So I had my first prenatal today–sort of. Let me talk about the “sort of” part first. Basically, the office staff screwed up my scheduling and did not allot enough time for the doctor to do everything that should be done at a first prenatal, so my appointment lacked a pelvic exam and ultrasound. Those have been set up for my next appointment on March 7, when I’ll be nearly 12 weeks. I am admittedly irritated about this because my husband took off work today to be at this appointment, and I don’t know whether he’ll be able to do that again next month.
The amazing part was my conversation with my hot doctor. He was wonderful as he ever is. We were very much on the same wavelength and practically finishing each other’s sentences. I asked him at one point if he thought I was being a pretentious know-it-all and wanted me to shut up and let him do the talking, and he said, “Are you kidding? I think it’s awesome that you’re so informed.”
The things we went over:
- Date of LMP
- Date I got a positive pregnancy test
- Number of pregnancies that I’ve had (or in other words, have I ever had a miscarriage?)
- Complications from my last pregnancy
- My current symptoms, especially nausea and vomiting
- Amniocentesis and whether or not I wanted one this time since DD was born with a chromosomal anomaly (this question is undecided for me)
- The very mild, pink spotting that I had this morning. Him: “Did you guys have sex beforehand?” Me: “Yes, quite vigorously.” Him: “It’s probably nothing to be concerned about then.”
- My questions
His significant answers to my questions were as follows:
What is your philosophy on pregnancy and parturition? In particular, how do you envision your role as my prenatal care provider?
He said that he tries to facilitate his patients’ desires and not impose his views on controversial issues such as breastfeeding or pain medication. Whatever the patient wants, he does not rush them and does not try to railroad them into any one course of treatment unless it’s really medically indicated. He pretty much assured me that this pregnancy will be all about me and what I want, and made it clear that he’s worked with natural childbirth before. The whole of this answer practically made me giddy.
You are a resident here. Will there be another doctor overseeing my baby’s delivery? Will we know who it is beforehand, and will I have the chance to meet him/her? To what extent will you be making the recommendations and decisions about my treatment?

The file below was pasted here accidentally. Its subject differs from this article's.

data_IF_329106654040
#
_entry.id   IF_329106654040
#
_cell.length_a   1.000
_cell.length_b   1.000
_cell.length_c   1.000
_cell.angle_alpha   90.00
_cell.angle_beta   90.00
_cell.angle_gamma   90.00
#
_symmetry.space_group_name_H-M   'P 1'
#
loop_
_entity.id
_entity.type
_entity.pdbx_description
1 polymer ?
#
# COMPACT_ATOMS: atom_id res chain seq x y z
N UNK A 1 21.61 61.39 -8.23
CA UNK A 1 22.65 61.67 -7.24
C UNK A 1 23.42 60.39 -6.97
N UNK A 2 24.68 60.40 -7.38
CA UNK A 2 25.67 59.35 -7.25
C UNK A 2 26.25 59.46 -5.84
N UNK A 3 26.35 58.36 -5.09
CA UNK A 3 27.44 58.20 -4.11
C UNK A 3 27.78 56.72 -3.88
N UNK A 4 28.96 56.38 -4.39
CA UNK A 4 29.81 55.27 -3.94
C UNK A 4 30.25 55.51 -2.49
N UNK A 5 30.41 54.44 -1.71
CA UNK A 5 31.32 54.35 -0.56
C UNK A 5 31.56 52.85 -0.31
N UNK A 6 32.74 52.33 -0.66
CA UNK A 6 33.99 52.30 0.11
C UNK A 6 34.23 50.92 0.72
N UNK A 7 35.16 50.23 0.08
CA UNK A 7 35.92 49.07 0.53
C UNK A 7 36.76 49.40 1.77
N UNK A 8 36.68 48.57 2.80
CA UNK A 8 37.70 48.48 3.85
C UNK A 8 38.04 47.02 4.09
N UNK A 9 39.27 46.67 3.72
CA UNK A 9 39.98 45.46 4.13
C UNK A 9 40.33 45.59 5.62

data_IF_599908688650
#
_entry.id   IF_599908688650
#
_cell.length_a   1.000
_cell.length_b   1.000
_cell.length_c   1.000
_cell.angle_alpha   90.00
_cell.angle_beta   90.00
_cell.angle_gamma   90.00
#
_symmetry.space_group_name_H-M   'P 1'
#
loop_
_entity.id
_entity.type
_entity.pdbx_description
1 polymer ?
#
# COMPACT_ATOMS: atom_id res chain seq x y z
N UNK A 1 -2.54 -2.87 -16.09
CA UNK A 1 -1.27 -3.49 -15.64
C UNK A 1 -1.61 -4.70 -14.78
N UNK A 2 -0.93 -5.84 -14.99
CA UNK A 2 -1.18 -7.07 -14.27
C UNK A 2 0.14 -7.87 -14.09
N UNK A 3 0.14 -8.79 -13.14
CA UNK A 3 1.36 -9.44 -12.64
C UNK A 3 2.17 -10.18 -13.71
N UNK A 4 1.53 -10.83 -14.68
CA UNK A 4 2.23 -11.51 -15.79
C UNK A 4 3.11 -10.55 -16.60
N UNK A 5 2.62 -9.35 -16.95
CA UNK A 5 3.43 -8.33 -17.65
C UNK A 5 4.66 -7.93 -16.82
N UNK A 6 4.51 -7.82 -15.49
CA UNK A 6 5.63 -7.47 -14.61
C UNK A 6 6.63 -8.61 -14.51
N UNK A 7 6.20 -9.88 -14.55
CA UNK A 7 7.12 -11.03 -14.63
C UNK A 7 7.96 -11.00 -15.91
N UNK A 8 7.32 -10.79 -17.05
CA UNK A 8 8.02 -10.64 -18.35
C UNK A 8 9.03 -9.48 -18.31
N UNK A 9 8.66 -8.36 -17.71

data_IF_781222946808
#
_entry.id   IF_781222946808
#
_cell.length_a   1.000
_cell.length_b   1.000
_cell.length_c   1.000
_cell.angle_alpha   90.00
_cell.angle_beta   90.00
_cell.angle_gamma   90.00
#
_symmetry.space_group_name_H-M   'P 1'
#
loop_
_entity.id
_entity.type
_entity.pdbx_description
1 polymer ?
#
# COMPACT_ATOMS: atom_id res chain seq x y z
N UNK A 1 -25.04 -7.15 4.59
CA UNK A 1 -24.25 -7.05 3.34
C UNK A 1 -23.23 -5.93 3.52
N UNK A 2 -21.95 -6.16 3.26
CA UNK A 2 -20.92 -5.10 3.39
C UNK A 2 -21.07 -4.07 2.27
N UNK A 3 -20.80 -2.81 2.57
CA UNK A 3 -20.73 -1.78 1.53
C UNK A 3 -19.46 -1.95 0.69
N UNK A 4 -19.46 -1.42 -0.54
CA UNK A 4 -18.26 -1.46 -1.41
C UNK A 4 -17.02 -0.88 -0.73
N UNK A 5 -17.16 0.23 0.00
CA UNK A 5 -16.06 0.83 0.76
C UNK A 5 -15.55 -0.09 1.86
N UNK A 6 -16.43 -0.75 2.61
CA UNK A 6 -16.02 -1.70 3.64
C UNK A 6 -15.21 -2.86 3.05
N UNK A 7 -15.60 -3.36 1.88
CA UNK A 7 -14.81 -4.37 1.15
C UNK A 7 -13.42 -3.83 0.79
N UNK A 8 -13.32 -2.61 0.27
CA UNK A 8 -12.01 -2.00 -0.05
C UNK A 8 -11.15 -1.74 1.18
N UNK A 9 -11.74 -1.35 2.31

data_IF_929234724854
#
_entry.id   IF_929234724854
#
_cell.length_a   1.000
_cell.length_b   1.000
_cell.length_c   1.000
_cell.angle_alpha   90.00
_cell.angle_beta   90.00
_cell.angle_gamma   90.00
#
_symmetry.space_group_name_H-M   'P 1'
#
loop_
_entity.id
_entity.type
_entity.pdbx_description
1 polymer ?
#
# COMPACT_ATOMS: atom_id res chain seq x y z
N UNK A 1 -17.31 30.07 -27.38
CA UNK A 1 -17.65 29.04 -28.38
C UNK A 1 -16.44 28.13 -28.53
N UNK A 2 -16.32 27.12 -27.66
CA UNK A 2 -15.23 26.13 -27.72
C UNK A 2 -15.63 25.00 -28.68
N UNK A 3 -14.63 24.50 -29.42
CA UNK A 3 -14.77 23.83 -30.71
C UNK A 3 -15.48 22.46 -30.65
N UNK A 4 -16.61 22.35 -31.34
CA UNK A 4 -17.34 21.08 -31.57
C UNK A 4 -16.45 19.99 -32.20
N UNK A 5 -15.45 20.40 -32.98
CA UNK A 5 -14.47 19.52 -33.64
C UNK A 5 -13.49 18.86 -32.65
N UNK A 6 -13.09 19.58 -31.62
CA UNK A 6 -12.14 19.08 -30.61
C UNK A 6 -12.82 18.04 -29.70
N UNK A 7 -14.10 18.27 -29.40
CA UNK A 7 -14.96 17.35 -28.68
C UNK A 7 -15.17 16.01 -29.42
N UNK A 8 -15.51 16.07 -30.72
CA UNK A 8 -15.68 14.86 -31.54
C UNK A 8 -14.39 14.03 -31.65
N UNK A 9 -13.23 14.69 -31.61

Yes, there will be an attending physician, no, we will not know for sure who it is until the time of delivery. He said that residents are pretty much given complete authority to make recommendations and decisions regarding patient treatment.
How many babies have you delivered? How many were c-sections?
41 deliveries, 3 were c-sections. That is a c-section rate of 7.3%—small sample size, but still. He said he has done more deliveries than any other second year resident and that he loves doing it.
What happens if my baby is breech?
If my baby is breech and version fails, I get a c-section. This is the one answer that I wasn’t really happy with, because I would prefer to at least attempt a breech delivery if it isn’t footling breech or something. Still, I guess I’ll worry about crossing this bridge when I come to it. He did explain the c-section process and what he would be doing for me if it comes to that.
He left the exam room and came back a few minutes later with an after-visit summary and orders for labs. Listed were orders for just about every STD screen imaginable. Ah, so we were going to get to have “that talk” after all.
I said that I’d like to opt out of the STD screens, he asked why and listened to my reasons, then he said, “I know I just said I wouldn’t push any one view on you and would try to facilitate your desires, so you’re going to think I’m going back on that, but…” and we spent several minutes discussing the matter. The words, “I have a better chance of getting raped by Justin Bieber than I do of catching HIV from a tattoo needle or Rhogam shot” may have been heard, but the discussion was entirely respectful. In the end, we reached an agreement: we would only test for STDs once and wouldn’t do it again later in the pregnancy, and he would advocate for everything else that I wanted “within reason.” We pinky swore on it, his suggestion.
I may have been more stubborn and stuck to my guns more with a doctor that I liked less, but I think that a good doctor-patient relationship is like a good marriage. There’s give-and-take and sometimes, you just have to compromise. And I am okay with that. (Besides, that concern-face he was sporting was so gosh darned adorable. He could end wars with that face.)
The doctor shook my husband’s hand then hugged me (we are on a hugging basis, apparently), and thus ended my first prenatal appointment. I think any appointment that ends with a hot guy pressing his body against you is probably a good appointment, no? 😉